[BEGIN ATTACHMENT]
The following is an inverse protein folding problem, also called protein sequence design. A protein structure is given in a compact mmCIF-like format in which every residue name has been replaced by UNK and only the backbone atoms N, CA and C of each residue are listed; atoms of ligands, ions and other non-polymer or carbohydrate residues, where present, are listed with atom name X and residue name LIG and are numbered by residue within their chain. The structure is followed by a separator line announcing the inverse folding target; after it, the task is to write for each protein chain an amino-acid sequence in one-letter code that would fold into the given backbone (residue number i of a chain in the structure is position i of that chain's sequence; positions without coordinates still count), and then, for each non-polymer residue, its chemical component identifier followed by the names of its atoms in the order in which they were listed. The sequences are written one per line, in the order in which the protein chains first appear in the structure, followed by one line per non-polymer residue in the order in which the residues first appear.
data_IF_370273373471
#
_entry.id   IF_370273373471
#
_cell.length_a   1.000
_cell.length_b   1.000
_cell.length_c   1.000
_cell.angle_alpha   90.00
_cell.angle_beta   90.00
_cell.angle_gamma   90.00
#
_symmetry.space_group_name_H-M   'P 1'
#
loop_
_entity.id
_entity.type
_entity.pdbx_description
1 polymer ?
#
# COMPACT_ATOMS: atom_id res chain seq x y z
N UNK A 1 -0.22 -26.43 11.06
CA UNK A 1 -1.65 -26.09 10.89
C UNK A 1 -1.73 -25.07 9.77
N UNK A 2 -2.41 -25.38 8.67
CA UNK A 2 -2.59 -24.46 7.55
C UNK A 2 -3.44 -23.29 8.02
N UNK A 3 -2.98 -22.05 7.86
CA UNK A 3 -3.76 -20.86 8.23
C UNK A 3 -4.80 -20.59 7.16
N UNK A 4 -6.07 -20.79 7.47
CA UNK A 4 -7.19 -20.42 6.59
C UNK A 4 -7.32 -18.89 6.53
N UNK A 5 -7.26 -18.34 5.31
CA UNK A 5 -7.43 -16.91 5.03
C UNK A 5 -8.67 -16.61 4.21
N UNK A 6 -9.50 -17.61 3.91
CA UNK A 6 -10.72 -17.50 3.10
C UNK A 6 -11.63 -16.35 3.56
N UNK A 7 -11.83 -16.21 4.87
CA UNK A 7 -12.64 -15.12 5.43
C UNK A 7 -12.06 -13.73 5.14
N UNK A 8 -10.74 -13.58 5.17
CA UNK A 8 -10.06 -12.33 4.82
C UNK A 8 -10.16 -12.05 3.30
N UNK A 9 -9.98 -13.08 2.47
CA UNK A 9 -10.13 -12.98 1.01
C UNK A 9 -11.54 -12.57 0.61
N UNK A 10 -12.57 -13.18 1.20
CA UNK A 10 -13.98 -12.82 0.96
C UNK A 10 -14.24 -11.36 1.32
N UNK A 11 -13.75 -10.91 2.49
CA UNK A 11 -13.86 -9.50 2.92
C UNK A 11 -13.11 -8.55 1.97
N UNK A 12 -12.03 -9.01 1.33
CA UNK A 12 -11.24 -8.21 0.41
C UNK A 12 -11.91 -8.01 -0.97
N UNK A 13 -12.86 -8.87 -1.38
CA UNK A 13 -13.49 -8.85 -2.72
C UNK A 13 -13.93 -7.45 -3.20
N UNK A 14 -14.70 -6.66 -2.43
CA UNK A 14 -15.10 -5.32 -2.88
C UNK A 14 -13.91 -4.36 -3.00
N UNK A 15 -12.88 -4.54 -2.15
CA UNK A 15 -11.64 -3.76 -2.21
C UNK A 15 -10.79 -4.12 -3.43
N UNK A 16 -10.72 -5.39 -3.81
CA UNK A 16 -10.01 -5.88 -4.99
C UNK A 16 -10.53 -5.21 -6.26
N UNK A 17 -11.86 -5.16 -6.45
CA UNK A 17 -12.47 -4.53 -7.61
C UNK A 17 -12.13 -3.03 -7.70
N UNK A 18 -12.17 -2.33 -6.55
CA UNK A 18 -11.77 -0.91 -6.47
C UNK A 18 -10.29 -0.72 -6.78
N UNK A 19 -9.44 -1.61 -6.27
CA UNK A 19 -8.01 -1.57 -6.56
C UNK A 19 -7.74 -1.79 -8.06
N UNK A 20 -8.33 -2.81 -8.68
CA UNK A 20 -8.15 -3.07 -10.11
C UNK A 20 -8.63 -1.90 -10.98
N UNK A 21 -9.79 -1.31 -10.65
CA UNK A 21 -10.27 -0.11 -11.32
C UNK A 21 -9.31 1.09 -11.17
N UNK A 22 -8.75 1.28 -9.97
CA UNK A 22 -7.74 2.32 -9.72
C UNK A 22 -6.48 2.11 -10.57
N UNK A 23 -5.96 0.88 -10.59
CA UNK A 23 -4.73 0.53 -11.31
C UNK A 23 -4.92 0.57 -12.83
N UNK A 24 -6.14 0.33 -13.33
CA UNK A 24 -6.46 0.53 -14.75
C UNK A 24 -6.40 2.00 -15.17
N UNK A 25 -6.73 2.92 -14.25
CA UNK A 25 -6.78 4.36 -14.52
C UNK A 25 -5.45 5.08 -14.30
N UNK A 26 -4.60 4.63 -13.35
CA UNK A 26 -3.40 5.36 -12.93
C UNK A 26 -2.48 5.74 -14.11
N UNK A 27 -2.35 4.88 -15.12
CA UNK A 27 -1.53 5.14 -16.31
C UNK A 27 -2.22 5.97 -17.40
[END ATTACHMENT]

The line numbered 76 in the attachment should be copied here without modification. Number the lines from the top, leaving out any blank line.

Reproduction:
N UNK A 19 -9.44 -1.61 -6.27